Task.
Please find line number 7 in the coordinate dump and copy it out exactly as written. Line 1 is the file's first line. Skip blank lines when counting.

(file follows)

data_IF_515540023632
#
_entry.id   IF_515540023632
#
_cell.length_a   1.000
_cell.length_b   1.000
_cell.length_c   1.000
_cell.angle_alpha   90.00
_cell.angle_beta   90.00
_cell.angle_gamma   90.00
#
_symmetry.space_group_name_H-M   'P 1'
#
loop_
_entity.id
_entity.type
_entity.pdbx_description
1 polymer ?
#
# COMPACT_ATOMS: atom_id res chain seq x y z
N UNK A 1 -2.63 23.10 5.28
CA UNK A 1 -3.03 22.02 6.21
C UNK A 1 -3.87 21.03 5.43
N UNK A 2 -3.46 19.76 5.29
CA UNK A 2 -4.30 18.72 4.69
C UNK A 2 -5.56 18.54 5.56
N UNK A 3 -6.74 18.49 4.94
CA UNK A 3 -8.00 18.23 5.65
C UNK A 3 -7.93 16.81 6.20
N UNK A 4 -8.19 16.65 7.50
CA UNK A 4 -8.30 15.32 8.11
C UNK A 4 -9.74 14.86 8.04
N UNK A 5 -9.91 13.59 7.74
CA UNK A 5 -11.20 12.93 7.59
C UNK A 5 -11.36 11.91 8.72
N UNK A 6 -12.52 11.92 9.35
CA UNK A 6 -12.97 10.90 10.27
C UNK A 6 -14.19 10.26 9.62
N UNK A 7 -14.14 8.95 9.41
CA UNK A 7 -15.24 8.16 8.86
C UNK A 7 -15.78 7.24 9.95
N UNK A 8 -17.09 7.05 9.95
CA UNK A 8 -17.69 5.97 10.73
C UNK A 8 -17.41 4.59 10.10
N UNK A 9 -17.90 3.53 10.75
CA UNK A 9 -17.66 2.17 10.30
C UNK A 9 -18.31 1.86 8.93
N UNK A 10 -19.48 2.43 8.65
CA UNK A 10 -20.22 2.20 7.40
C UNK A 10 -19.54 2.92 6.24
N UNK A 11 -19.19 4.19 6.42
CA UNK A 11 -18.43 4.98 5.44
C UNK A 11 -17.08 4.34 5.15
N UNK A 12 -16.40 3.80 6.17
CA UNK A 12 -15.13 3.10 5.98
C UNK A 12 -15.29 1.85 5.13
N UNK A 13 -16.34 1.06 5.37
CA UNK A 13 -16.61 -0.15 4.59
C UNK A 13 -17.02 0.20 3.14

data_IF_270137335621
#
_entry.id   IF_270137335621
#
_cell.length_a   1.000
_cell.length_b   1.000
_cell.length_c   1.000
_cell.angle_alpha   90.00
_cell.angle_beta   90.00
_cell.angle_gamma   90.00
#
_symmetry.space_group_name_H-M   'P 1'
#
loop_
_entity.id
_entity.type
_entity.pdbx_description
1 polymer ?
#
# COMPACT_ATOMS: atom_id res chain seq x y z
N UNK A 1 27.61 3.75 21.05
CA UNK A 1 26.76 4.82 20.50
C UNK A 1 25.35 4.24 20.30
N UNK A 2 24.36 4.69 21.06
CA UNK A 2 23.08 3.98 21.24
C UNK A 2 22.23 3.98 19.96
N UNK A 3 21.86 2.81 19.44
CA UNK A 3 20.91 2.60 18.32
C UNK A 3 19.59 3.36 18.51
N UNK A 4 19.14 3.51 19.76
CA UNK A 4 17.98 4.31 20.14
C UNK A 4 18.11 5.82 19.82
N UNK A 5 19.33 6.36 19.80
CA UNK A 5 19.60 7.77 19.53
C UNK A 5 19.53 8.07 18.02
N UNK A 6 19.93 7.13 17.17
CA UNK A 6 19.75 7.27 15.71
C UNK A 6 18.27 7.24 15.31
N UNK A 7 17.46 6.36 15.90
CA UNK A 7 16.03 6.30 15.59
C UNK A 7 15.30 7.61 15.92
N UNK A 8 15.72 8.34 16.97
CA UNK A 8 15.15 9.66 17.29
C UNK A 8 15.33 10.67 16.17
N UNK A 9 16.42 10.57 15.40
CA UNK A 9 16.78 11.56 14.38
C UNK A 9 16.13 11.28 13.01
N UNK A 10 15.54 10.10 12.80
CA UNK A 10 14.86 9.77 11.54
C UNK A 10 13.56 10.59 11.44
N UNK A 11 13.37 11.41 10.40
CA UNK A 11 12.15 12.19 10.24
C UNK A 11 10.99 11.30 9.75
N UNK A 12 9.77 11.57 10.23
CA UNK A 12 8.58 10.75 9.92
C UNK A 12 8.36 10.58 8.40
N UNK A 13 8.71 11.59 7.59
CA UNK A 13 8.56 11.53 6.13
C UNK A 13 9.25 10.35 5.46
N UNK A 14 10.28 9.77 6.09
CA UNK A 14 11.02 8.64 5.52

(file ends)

_cell.length_c   1.000